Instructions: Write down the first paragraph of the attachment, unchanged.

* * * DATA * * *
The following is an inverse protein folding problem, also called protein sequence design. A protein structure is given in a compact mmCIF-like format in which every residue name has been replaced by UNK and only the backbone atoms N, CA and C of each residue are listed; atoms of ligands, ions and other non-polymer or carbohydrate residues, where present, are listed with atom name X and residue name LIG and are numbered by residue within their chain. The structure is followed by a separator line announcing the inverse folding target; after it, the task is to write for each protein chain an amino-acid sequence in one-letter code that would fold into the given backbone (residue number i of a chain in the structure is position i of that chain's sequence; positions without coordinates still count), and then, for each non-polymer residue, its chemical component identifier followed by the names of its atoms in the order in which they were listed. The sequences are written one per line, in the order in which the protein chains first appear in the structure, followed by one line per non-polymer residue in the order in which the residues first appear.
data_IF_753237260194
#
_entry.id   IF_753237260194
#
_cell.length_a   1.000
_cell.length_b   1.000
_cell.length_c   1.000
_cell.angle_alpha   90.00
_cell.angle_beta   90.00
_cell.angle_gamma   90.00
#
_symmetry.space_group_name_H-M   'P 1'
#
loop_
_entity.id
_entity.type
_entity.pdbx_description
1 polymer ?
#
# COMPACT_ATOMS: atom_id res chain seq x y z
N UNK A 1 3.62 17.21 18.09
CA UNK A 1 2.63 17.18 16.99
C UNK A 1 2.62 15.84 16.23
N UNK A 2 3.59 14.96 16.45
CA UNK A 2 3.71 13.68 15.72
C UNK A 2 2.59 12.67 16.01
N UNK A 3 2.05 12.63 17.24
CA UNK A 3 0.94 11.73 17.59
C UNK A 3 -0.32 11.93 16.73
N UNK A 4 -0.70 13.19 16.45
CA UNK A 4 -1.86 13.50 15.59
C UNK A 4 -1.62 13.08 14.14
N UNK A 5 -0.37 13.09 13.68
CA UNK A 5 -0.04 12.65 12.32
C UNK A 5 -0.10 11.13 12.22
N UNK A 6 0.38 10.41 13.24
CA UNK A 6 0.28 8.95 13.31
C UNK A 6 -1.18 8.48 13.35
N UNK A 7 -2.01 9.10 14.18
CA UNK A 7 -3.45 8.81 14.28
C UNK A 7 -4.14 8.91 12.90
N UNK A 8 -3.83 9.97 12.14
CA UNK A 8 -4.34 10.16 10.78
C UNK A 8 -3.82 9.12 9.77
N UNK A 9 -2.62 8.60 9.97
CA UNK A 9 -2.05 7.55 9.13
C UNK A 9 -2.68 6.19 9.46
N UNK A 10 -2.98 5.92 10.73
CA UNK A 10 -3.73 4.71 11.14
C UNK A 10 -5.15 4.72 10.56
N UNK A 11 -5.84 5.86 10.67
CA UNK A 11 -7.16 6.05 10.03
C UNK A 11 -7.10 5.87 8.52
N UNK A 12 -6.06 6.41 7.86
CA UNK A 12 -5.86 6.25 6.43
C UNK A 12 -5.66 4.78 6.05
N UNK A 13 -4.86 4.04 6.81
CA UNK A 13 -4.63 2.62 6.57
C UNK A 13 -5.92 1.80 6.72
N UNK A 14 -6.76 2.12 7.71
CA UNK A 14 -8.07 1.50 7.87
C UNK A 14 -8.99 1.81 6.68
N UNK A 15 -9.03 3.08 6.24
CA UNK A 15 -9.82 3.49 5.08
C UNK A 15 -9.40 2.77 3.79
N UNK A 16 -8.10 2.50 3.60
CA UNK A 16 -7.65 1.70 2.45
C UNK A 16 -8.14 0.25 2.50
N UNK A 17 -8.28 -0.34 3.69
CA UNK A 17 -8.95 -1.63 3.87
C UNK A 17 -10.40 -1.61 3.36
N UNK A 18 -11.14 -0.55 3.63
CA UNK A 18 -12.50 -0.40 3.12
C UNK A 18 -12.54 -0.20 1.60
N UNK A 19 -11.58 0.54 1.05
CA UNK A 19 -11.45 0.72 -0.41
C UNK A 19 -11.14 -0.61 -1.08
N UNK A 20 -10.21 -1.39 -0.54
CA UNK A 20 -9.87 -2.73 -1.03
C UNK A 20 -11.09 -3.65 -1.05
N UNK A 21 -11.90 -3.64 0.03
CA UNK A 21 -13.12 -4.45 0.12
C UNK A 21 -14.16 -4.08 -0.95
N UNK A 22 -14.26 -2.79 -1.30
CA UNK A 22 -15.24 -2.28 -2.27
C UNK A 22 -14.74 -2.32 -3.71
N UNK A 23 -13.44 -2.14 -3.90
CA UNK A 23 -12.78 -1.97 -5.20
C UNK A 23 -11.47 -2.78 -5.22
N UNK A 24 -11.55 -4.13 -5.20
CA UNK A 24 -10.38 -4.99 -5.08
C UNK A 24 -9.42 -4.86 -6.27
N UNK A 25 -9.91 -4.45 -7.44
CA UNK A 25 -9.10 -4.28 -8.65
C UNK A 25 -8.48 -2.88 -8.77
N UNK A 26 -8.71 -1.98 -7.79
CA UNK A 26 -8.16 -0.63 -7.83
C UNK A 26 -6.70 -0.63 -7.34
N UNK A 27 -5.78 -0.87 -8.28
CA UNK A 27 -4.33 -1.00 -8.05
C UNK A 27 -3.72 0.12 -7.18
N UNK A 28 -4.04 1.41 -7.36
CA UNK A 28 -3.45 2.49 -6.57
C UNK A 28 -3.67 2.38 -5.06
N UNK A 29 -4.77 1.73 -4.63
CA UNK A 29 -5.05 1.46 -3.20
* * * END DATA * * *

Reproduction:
The following is an inverse protein folding problem, also called protein sequence design. A protein structure is given in a compact mmCIF-like format in which every residue name has been replaced by UNK and only the backbone atoms N, CA and C of each residue are listed; atoms of ligands, ions and other non-polymer or carbohydrate residues, where present, are listed with atom name X and residue name LIG and are numbered by residue within their chain. The structure is followed by a separator line announcing the inverse folding target; after it, the task is to write for each protein chain an amino-acid sequence in one-letter code that would fold into the given backbone (residue number i of a chain in the structure is position i of that chain's sequence; positions without coordinates still count), and then, for each non-polymer residue, its chemical component identifier followed by the names of its atoms in the order in which they were listed. The sequences are written one per line, in the order in which the protein chains first appear in the structure, followed by one line per non-polymer residue in the order in which the residues first appear.